As I Lay Dying

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As I Lay Dying 43. Armstid Summary & Analysis

Summary
Analysis
Armstid attempts to help Anse troubleshoot the question of where to get more mules, first suggesting that he ask Snopes, another nearby farmer. Anse mumbles in response and eventually tells Armstid "A man'll alwas help a fellow in a tight, if he's got ere a drop of Christian blood in him." Presumably in response to this remark, Armstid offers Anse one of his mules to borrow. Anse declines the offer and says that Addie would prefer traveling with mules that were the Bundrens' own mules.
Anse's response to Armstid's helpful suggestions is passive-aggressive and reveals Anse's inability to communicate directly and with integrity. Specifically, he unapologetically invokes Christianity to manipulate Armstid into offering his mules. Then, after receiving the result he expectedly wanted, Anse defends his own selfish desire to own the mules by attributing that desire to Addie.
Themes
Self-Interest Versus Heroic Duty Theme Icon
Meanwhile, Jewel returns to Armstid's house with a horse-physician to help Cash with his injured leg. The doctor orders Cash to drink whisky and Anse realizes that Cash has re-broken the leg. The doctor sets Cash's leg, which causes Cash to faint.
Despite only having one narration, Jewel's gestures reveal his personality. While Jewel and Darl have an intense rivalry, Jewel shows himself to care for Cash through actions, not words.
Themes
Family, Birth, and Death Theme Icon
Language versus Action Theme Icon
Anse leaves Armstid's house the next morning with Jewel's horse, riding off to inquire Snopes about opportunities for buying a team of mules nearby. Back at Armstid's house, Darl notices the cloud of buzzards that is beginning to gather above Addie's coffin. While Anse is out with his horse, Jewel tries to make himself useful by getting the wagon out of their host's shed, but struggles in doing so. He asks for Darl's help, as he is standing nearby and asks what Jewel is doing, but Darl refuses to help his brother.
Unlike many of the other characters, Darl does not attempt to rationalize his actions as heroic, but shamelessly thinks the way he wants to think and acts the way he wants to act. Here, Darl refuses to help Jewel move the wagon out of Armstid's shed not because he does not want to be a good guest, but because he wishes for Jewel to be angry.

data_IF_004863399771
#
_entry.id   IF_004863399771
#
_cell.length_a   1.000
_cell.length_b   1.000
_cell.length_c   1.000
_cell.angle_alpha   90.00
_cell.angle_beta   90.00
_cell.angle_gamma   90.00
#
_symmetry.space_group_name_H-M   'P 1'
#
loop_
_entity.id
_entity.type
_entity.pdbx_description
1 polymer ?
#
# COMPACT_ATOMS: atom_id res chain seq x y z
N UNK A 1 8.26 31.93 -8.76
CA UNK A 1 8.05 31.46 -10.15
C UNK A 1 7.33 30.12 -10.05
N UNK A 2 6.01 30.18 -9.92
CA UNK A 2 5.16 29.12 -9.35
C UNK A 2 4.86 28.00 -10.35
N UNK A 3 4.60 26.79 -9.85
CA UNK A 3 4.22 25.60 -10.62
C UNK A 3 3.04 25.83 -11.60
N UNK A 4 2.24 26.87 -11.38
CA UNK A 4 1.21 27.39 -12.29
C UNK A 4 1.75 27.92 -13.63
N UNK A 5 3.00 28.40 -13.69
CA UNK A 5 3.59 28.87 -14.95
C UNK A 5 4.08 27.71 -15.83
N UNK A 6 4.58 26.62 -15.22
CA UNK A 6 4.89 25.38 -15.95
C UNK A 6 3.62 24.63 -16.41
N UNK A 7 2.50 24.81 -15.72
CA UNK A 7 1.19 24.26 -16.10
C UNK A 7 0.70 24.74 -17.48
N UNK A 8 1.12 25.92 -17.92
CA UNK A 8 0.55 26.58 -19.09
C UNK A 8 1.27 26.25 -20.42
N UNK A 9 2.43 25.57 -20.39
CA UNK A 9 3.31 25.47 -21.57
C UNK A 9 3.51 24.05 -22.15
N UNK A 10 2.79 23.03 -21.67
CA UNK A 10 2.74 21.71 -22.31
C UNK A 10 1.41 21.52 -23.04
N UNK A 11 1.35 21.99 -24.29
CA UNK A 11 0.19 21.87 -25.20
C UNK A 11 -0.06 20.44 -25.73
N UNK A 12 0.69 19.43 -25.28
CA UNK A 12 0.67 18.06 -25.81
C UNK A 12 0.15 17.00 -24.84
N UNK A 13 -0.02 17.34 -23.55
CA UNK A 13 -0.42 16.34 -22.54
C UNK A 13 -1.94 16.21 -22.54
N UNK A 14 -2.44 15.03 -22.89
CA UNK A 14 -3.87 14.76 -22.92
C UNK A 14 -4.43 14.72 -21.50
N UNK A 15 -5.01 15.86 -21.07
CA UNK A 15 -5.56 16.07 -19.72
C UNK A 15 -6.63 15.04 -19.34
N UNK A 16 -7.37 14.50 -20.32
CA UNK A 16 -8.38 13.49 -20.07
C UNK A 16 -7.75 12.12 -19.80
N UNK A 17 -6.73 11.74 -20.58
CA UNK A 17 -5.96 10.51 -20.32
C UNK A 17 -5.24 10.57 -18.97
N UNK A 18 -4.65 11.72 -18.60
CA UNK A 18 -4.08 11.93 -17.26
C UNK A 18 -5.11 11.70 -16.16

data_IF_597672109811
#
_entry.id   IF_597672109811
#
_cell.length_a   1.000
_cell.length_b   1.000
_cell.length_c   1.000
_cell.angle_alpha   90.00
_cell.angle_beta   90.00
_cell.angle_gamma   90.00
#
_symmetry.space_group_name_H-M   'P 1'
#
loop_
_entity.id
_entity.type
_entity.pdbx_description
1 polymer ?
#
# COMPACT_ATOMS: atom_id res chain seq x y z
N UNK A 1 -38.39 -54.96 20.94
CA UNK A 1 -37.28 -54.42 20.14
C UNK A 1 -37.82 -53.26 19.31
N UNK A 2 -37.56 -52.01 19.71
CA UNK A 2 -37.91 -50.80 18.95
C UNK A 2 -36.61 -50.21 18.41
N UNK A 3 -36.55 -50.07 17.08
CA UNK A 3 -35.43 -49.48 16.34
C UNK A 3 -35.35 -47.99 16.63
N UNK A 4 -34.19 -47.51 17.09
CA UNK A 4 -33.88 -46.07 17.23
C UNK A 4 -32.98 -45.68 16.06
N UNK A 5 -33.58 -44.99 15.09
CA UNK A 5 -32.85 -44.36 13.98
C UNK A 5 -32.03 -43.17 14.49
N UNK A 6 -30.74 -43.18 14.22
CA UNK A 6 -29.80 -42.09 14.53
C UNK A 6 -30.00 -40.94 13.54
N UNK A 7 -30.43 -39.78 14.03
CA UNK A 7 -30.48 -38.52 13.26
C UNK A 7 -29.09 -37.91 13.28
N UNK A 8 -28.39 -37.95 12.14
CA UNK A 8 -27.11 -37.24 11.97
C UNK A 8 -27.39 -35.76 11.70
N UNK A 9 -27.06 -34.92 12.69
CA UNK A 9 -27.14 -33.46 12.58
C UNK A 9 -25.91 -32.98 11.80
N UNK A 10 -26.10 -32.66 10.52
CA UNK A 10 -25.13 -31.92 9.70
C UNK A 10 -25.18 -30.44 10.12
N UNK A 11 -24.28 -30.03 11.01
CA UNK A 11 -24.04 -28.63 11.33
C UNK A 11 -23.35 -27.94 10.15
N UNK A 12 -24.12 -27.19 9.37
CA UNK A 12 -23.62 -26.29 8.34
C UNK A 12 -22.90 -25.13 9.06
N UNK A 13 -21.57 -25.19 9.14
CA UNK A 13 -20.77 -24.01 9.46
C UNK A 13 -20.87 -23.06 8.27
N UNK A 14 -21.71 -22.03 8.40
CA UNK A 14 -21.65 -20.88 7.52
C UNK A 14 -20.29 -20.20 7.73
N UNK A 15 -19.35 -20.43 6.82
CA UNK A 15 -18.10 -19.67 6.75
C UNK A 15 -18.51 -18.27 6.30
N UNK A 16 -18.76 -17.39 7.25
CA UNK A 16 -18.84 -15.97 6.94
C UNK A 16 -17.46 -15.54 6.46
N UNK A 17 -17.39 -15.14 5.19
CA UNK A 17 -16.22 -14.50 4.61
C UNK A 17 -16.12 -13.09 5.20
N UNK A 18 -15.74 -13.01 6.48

Themes
Self-Interest Versus Heroic Duty Theme Icon
Family, Birth, and Death Theme Icon
Anse triumphantly returns boasting of the fact that he got the family a new team of mules. He calls Jewel over, but Darl intervenes and asks Anse what he gave Snopes to get the mules. Anse does not make eye contact with Darl but answers to the two brothers that he gave a mortgage on some farm machinery. When Darl presses him that there must be more he gave over, Anse eventually admits that he also gave money that Cash was saving (to buy himself a graphophone, explains Darl), some money from his teeth fund, and, finally, Jewel's horse.
After purchasing the new team of mules, Anse believes himself to be fulfilling a heroic act for the rest of his family. However, Anse could have simply borrowed Armstid's mules and spared the saintly Cash his meager savings and Jewel his prized horse. Anse attempts to justify his gesture as selfless, as he donated some money from his teeth-fund; though in reality, this episode reveals Anse to be the embodiment of selfishness and hypocrisy, the antithesis of what a father should be to his children.
Themes
Self-Interest Versus Heroic Duty Theme Icon
Family, Birth, and Death Theme Icon
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Jewel appears more dumbfounded then infuriated at this news, and decides to ride away on his horse, making it so that the mule deal would not ultimately pan out. Though the next morning, a man approaches Armstid's house delivering the Bundrens their new team of mules, explaining that Jewel's horse was simply left on Snopes' farm. Jewel is still missing.
Jewel's eventual acceptance of Anse's decision is surprising, as Jewel usually acts impetuously and aggressively. However, his silence functions as expression: unlike Anse and the rest of the clan, Jewel feels such a strong sense of duty to get Addie to Jefferson that he can put his own desires aside and make a sacrifice that is truly for the sake of his mother.
Themes
Self-Interest Versus Heroic Duty Theme Icon
Language versus Action Theme Icon